Anonymous said...

This is off-topic but here goes-- I'm a senior undergraduate philosophy major at what is apparently, according to the philosophical gourmet report, one of the top 15 philosophy programs in the English-speaking world. I am extremely passionate about philosophy and would be perfectly happy spending the rest of my days reading, writing, and teaching philosophy. I have a good GPA, transcript, GRE scores, etc., and could presumably get into a good grad program if I applied. That being said, I'm well aware of how tough the job market is for young academics, particularly for philosophers (especially after recently stumbling upon and reading through this insightful blog). Despite my passion for philosophy, I'm not sure if I'm willing to risk the stress and dissatisfaction of un/partial employment. It seems safe to assume that the people engaging with this blog are also extremely passionate about philosophy. Any thoughts or advice for a young, potentially-aspiring philosopher?

Anonymous said...

@11:45 AM

My advice is to not go to graduate school in philosophy. It is very unlikely that you will come out the other side both (a) still in love with philosophy and (b) in a position to get a job you enjoy. You could be the rare person (statistically) who comes out still loving philosophy and in a position to get a job that you find meaningful, but you shouldn't bet your life (or ~7 years of your life) on it.

FWIW, I'm a grad from a top-5 program (and the top 1-2 in my subdiscipline) and I'm now doing what's considered a prestigious post-doc. I'm trying to make my escape from the discipline. I'm sick of philosophy (and academia as a whole) and the market is hilariously bad. So I'm trying to move on. It's not easy.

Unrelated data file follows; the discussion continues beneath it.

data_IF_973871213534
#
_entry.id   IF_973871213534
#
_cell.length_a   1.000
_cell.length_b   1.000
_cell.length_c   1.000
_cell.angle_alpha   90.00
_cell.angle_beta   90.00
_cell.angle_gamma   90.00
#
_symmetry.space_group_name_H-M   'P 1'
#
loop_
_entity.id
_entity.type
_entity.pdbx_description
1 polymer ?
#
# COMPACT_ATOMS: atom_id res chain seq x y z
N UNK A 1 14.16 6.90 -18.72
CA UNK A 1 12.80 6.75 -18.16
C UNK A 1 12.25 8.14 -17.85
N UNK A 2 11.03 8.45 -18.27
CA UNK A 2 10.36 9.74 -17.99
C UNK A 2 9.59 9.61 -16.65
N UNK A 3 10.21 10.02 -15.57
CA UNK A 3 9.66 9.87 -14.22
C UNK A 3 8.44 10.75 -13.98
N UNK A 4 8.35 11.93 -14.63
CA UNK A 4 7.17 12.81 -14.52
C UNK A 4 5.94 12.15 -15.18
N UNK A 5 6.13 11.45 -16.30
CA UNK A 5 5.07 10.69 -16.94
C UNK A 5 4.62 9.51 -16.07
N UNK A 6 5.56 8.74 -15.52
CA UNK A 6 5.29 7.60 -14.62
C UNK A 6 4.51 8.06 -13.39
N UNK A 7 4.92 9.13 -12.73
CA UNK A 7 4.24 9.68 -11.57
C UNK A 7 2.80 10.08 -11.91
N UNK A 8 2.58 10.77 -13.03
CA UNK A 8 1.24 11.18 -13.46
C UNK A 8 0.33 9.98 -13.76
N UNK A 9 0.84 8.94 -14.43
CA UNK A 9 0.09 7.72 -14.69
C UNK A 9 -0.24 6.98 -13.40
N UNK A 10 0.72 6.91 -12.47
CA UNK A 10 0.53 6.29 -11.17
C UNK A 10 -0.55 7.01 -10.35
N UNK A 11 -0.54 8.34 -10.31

TryingToEscape

Anonymous said...

11:45,

Find other ways to make money. If you want to go on to grad school, by all means do so. That said, your chances of making a living at this are pretty slim. Spend time developing a viable career outside academia. If possible, work in that career while you are going to grad school.

If you hit the job market jackpot at some point down the road, you can leave that career behind. But if not, that's how you will feed yourself and keep a roof over your head while you do your work in philosophy.

Yes, this will require a great deal of hard work, and no, it won't leave you time for anything else. But everyone who does not have a viable Plan B will be kicking themselves not not doing the same.

Anonymous said...

@ 11:45 AM

Be prepared to have your passion seriously challenged by the brutality of the job market. Also, what I wish I had spent more time considering when I was roughly where you are is how it would feel to be over 30 and heading for unemployment. The worst case case scenario sounds less bad to someone in their early-to-mid-20s than someone who's supposed to be able to provide for their family, etc., by their age.

Anonymous said...

11:45: